IDEAS home Printed from https://ideas.repec.org/
MyIDEAS: Login to save this paper

Really uncertain business cycles

  • Nicholas Bloom
  • Max Floetotto
  • Nir Jaimovich
  • Itay Saporta-Eksten
  • Stephen Terry

We propose uncertainty shocks as a new shock that drives business cycles. First, we demonstrate that microeconomic uncertainty is robustly countercyclical, rising sharply during recessions, particularly during the Great Recession of 2007-2009. Second, we quantify the impact of time-varying uncertainty on the economy in a dynamic stochastic general equilibrium model with heterogeneous firms. We find that reasonably calibrated uncertainty shocks can explain drops and rebounds in GDP of around 3%. Moreover, we show that increased uncertainty alters the relative impact of government policies, making them initially less effective and then subsequently more effective.

If you experience problems downloading a file, check if you have the proper application to view it first. In case of further problems read the IDEAS help page. Note that these files are not on the IDEAS site. Please be patient as the files may be large.

File URL: http://eprints.lse.ac.uk/51526/
File Function: Open access version.
Download Restriction: no

Paper provided by London School of Economics and Political Science, LSE Library in its series LSE Research Online Documents on Economics with number 51526.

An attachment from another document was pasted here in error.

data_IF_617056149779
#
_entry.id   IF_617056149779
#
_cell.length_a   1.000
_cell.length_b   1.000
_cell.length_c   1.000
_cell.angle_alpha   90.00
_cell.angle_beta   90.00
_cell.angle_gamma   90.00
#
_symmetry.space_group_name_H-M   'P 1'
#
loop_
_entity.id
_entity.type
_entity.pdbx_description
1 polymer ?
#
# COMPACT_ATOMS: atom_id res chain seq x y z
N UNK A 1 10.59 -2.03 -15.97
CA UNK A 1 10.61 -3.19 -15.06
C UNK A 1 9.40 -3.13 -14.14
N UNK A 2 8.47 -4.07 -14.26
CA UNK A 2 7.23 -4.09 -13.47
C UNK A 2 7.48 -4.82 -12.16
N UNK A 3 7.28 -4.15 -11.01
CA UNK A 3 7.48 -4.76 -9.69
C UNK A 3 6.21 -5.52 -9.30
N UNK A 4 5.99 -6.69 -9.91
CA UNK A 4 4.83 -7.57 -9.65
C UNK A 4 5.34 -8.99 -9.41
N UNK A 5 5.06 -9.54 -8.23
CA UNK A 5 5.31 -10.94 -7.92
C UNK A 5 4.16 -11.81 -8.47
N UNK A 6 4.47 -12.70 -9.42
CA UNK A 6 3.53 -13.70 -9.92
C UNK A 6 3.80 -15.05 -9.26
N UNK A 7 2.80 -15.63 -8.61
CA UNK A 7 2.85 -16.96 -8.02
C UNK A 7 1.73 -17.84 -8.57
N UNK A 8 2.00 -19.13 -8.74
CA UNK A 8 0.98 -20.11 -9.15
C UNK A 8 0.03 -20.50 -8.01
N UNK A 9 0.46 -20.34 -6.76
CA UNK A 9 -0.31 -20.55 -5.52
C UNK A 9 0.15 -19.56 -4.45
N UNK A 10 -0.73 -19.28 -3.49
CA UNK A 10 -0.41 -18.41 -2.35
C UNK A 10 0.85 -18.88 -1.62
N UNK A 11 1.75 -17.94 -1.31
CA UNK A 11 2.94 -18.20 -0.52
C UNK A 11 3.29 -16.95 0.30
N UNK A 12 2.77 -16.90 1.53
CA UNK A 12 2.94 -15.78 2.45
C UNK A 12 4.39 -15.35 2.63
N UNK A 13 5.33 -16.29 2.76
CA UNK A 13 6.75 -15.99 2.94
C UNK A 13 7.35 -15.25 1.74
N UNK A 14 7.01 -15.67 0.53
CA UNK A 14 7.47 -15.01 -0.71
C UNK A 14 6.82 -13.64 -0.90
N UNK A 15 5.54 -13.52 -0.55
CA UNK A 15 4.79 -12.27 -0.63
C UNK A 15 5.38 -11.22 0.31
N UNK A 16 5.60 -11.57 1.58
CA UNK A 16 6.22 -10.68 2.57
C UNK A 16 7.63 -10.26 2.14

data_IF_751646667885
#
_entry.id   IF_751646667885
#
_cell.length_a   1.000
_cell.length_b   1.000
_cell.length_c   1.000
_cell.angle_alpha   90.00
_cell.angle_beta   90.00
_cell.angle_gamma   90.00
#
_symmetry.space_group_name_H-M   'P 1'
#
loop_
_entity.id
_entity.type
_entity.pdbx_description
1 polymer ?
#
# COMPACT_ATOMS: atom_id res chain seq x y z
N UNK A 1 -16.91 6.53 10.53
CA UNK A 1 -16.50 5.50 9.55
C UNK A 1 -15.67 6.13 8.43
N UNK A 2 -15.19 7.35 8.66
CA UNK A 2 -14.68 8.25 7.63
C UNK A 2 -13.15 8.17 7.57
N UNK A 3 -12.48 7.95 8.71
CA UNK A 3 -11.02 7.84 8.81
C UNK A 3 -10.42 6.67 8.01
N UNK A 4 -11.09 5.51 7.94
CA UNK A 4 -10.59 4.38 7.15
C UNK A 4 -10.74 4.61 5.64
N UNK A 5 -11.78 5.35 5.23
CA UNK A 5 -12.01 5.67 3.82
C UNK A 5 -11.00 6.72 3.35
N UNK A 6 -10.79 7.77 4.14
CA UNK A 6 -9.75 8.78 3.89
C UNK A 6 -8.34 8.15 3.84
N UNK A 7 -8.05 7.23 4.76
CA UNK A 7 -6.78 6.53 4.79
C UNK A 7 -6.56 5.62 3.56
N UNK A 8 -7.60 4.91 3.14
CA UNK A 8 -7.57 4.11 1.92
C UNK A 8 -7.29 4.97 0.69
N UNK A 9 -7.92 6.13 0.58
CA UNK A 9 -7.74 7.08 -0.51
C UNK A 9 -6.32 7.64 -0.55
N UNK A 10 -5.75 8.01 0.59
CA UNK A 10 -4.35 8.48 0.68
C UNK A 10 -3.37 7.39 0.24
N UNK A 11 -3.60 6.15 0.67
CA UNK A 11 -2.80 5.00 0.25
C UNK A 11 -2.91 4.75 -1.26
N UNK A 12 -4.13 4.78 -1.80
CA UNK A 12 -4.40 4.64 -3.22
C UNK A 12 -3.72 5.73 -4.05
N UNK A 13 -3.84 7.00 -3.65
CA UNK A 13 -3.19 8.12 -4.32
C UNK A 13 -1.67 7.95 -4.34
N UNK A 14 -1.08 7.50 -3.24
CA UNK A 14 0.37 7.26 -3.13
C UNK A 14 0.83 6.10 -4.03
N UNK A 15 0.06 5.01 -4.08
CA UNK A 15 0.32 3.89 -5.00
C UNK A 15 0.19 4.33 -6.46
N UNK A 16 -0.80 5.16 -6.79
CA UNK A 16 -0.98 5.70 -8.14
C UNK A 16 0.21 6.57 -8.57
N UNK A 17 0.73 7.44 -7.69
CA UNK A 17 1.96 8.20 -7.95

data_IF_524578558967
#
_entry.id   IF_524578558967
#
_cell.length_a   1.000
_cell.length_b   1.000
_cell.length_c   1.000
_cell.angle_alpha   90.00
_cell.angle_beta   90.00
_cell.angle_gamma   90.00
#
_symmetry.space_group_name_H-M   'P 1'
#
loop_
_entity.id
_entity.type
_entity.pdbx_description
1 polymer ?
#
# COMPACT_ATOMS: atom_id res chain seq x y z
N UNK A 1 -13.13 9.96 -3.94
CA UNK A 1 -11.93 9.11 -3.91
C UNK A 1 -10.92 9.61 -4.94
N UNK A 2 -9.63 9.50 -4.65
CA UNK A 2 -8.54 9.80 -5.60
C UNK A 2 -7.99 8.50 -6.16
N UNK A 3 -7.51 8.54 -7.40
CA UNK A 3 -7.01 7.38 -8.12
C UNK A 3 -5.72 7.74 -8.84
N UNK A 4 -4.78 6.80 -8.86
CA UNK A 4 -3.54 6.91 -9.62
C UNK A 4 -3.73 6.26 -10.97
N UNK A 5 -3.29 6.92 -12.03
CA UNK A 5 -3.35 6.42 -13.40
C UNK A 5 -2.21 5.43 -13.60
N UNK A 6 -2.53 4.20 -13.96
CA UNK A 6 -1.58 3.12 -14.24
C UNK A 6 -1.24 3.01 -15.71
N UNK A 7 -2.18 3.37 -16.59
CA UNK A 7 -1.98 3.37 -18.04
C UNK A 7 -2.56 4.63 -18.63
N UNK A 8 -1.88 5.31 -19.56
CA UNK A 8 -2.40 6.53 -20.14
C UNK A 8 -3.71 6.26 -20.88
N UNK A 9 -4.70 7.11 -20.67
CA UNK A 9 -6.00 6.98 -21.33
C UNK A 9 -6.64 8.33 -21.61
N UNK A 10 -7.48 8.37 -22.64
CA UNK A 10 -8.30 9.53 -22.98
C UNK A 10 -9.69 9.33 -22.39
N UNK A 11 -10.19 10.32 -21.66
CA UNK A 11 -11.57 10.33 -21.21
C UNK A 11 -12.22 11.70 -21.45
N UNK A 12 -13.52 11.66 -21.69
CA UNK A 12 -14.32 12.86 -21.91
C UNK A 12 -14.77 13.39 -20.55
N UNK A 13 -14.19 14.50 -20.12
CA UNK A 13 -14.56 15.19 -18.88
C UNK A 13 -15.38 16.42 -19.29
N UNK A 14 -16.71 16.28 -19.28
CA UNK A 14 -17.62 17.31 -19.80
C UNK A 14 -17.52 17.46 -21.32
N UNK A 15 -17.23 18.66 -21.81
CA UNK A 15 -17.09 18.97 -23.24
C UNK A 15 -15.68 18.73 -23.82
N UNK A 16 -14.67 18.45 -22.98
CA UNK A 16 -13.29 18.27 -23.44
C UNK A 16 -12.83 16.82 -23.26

as
in new window

Length: 57 pages
Date of creation: 2013
Date of revision:
Handle: RePEc:ehl:lserod:51526
Contact details of provider: Postal:
LSE Library Portugal Street London, WC2A 2HD, U.K.

Phone: +44 (020) 7405 7686
Web page: http://www.lse.ac.uk/

More information through EDIRC

References listed on IDEAS
Please report citation or reference errors to , or , if you are the registered author of the cited work, log in to your RePEc Author Service profile, click on "citations" and make appropriate adjustments.:

as in new window
  1. Matthias Kehrig, 2011. "The Cyclicality of Productivity Dispersion," 2011 Meeting Papers 484, Society for Economic Dynamics.
  2. Aubhik Khan & Julia K. Thomas, 2002. "Nonconvex factor adjustments in equilibrium business cycle models: Do nonlinearities matter?," Staff Report 306, Federal Reserve Bank of Minneapolis.
  3. Andrew B. Abel & Janice C. Eberly, 1996. "Optimal Investment with Costly Reversibility," Review of Economic Studies, Oxford University Press, vol. 63(4), pages 581-593.
  4. Rebelo, Sérgio, 2005. "Real Business Cycle Models: Past, Present and Future," CEPR Discussion Papers 5384, C.E.P.R. Discussion Papers.
  5. Robert Shimer, 2005. "The Cyclical Behavior of Equilibrium Unemployment and Vacancies," American Economic Review, American Economic Association, vol. 95(1), pages 25-49, March.
  6. Krusell, P & Smith Jr, A-A, 1995. "Income and Wealth Heterogeneity in the Macroeconomic," RCER Working Papers 399, University of Rochester - Center for Economic Research (RCER).
  7. Miles S. Kimball & John G. Fernald & Susanto Basu, 2006. "Are Technology Improvements Contractionary?," American Economic Review, American Economic Association, vol. 96(5), pages 1418-1448, December.